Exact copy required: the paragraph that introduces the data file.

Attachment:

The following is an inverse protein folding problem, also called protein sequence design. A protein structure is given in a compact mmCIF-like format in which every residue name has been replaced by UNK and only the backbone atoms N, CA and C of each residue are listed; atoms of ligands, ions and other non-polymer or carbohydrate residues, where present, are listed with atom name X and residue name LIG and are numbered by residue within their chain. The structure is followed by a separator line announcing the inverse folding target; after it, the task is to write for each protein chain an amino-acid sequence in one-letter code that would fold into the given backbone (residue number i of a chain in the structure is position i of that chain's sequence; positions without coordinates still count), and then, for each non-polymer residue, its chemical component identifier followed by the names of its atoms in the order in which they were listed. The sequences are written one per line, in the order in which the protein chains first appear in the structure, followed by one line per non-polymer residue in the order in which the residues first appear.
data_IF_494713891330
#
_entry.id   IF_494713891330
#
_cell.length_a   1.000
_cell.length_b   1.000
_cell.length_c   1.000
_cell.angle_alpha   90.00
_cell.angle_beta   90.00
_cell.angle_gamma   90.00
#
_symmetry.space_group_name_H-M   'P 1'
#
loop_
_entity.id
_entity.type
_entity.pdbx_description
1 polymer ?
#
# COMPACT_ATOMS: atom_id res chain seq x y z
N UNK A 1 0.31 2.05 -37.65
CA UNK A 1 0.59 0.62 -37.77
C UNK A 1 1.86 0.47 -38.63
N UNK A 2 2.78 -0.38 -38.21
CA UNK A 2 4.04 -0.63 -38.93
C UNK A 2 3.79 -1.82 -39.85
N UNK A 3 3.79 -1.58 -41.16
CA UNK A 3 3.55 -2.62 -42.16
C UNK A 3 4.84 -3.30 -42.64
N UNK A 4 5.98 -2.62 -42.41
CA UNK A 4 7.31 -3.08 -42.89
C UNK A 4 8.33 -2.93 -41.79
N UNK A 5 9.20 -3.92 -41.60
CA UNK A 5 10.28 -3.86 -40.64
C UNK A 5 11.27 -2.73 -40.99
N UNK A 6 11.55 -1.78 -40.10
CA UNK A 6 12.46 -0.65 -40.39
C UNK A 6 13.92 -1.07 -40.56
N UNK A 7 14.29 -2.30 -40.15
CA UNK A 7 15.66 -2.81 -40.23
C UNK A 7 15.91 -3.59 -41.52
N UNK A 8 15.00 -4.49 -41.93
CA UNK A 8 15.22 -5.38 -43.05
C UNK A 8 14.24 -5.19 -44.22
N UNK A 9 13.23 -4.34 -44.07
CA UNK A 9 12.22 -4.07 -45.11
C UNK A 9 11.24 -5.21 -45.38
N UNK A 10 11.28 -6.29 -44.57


The following is an inverse protein folding problem, also called protein sequence design. A protein structure is given in a compact mmCIF-like format in which every residue name has been replaced by UNK and only the backbone atoms N, CA and C of each residue are listed; atoms of ligands, ions and other non-polymer or carbohydrate residues, where present, are listed with atom name X and residue name LIG and are numbered by residue within their chain. The structure is followed by a separator line announcing the inverse folding target; after it, the task is to write for each protein chain an amino-acid sequence in one-letter code that would fold into the given backbone (residue number i of a chain in the structure is position i of that chain's sequence; positions without coordinates still count), and then, for each non-polymer residue, its chemical component identifier followed by the names of its atoms in the order in which they were listed. The sequences are written one per line, in the order in which the protein chains first appear in the structure, followed by one line per non-polymer residue in the order in which the residues first appear.